JohnMulqueen More than 1 year ago
Wright's explanaiton of St. Paul's success by his own admission is highly speculative, incomplete and one dimensional. So what is the point? He is honest in admitting the limitations of his approach and conclusions but also tries to leave the reader with the impression that he has explained Paul and early Christianity. He has not. Paul was more than the slick entrepreneur that Wright makes him out to be. His comments at time are too facile, even silly. See his characterization of Tertullian's famous remark that pagans would marvel at the love Christians showed to one another. For Wright this means they did not love all humanity. Wright does not cite in his bibliongraphy works by Gesa Vermes, Paula Fredriksen, Raymond Brown and John Meier (except for Vol 1 of Meier's magisterial four volume history of Christ and first century Christianity and Israel) That is almost enough grounds to dismiss the book which at times reads like a management consultant report at a business conference. John Mulqueen
DonVG More than 1 year ago
Traces how our perception and views of God have changed from early beginnings of religion to how we see our relationship with God now. Does not actually force a reader to believe in God but just details how historical events have changed how "God" is viewed by Christians, Jews and Muslims and how we must look at things to follow our religious beliefs. This is not a quick read and the author makes a few assumptions that I could not agree with, but in all a very good book.
Tex2010 More than 1 year ago
This is an amazing book. Robert Wright use extensive research and dry wit to provide a forum for understanding so much about our religious beliefs. He moves into areas that are uncomfortable for those who are not willing to take a hard look at their own belief system. Whether you agree or not with his conclusions (and he hesitates to draw many instead leaving it open for you to decide) it is hard to argue with his logic. This book makes you want to read more, learn more and understand more of things we really don't have the answer to & yet have the most profound impact on our lives.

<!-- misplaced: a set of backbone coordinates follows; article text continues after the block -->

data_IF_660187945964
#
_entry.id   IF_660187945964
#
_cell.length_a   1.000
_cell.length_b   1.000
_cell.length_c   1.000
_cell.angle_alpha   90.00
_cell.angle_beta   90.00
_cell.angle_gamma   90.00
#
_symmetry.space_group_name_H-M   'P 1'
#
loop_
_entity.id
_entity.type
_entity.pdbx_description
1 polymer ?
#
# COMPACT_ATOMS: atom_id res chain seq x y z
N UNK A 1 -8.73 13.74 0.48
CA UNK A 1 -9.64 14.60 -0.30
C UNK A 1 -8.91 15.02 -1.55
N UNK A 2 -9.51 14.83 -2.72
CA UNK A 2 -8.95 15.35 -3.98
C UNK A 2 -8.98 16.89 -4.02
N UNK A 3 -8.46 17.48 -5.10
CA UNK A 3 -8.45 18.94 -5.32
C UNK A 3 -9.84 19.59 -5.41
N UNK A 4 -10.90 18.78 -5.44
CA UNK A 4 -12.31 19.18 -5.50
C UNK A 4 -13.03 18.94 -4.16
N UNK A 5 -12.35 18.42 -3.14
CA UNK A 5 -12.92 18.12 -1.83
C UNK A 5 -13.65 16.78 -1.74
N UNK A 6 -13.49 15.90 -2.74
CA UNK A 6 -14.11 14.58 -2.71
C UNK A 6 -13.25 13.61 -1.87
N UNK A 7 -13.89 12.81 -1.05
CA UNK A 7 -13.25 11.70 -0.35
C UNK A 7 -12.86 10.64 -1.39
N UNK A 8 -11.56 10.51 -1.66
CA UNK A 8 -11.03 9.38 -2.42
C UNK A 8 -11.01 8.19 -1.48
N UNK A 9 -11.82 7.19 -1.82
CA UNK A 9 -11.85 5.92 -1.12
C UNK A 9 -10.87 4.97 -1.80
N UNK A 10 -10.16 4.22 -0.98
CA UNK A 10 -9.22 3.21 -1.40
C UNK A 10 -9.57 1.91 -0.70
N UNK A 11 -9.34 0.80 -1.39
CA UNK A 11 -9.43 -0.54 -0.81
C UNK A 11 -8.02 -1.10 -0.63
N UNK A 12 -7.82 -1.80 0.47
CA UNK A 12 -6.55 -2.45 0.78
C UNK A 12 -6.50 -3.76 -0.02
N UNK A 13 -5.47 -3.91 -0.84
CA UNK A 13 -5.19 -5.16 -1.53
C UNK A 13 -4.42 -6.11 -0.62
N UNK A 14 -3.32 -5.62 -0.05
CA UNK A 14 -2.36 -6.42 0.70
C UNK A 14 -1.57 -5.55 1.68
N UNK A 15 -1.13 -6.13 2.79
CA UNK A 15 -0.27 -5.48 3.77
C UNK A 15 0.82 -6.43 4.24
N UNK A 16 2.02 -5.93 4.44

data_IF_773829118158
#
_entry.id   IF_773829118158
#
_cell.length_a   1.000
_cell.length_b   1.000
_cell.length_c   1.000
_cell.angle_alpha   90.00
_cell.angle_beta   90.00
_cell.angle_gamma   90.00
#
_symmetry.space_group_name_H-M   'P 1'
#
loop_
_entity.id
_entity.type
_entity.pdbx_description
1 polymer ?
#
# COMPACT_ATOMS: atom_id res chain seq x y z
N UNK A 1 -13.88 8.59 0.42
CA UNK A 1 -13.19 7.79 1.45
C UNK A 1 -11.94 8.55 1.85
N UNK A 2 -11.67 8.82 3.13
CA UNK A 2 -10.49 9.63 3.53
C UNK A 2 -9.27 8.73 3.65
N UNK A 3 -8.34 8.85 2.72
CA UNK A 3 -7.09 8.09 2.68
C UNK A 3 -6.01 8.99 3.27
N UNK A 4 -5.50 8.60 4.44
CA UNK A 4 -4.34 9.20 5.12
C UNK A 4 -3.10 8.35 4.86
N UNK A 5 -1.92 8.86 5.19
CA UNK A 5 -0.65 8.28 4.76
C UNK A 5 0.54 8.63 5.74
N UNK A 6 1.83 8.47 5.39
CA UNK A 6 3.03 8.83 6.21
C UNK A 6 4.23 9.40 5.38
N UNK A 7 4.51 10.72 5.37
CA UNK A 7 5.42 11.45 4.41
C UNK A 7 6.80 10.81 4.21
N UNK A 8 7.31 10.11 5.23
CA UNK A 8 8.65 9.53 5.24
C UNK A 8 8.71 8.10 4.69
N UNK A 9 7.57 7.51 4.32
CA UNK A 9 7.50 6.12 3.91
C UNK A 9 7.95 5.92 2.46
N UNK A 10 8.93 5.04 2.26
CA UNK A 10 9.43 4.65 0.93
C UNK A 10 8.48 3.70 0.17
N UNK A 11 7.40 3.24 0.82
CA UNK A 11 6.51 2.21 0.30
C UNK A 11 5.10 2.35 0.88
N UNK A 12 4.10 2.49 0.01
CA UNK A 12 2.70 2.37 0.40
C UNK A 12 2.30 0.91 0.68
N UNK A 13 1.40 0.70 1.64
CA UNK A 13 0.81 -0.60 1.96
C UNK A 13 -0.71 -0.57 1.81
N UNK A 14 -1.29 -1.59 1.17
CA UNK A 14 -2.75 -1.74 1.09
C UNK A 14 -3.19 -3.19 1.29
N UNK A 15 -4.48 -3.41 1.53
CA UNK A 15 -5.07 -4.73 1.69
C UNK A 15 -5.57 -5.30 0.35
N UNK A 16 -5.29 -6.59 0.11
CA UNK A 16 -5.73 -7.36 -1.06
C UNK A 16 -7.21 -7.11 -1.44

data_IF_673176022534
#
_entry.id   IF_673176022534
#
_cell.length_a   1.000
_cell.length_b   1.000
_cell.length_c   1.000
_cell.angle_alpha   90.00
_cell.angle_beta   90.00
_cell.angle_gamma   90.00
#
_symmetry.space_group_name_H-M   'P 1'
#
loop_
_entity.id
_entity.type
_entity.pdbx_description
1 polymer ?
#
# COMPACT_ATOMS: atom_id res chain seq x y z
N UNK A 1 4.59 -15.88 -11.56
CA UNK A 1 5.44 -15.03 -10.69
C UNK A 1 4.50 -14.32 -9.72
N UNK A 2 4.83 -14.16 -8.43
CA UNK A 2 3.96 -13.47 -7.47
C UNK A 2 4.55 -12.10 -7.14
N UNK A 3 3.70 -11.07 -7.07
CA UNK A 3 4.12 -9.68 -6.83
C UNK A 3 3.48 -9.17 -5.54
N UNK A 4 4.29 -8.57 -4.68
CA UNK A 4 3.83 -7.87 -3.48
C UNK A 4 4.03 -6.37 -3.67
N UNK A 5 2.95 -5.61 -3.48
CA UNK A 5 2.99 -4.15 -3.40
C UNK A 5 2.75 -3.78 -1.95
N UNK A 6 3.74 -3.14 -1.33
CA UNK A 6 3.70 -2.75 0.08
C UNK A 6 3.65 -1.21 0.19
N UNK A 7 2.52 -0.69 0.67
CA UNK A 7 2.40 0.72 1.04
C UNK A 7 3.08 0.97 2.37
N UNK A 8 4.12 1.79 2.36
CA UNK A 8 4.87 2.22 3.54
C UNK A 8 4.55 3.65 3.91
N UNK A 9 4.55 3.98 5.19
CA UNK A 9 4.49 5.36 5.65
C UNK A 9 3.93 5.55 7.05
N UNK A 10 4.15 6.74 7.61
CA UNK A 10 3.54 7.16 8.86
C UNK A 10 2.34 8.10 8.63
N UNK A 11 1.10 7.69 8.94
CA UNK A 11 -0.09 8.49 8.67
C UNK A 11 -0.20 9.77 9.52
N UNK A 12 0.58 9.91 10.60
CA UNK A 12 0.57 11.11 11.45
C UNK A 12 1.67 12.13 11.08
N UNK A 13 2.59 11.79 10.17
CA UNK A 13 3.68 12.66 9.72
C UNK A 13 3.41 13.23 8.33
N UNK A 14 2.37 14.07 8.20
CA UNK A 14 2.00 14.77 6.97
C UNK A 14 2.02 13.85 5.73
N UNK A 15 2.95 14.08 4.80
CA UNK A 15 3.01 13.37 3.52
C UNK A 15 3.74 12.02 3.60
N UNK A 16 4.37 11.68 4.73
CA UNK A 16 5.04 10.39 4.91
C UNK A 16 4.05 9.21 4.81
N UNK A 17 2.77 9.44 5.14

Prinston7 More than 1 year ago
This is a great book that gives credence to all peoples beliefs, like a landscape flowing it cracks of water into one major point. It it is a non-bias read, and nobody ought to make comment unless they are willing to stay the course on this one. A good follow up read would be "The Missing Message" by G Michael Price
Anonymous More than 1 year ago
Anonymous More than 1 year ago
I think Wright has hit the nail on the head regarding how faith and belief have evolved over thousands of years. This is not exclusively  about Christianity or Islam. It is about out propensity to change our religious beliefs based on a variety of influences over long periods of time. Regardless of how you might feel about how he treats a specific religion, his premise is spot on in the larger picture.
Anonymous More than 1 year ago
Insightful. Raw. Real. I highly recommend
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Anonymous More than 1 year ago
A very enjoyable and informative book. I consider it a great addition to my library. For me it was a new and interesting take on how we view god. I highly recommend it to for all open minded people.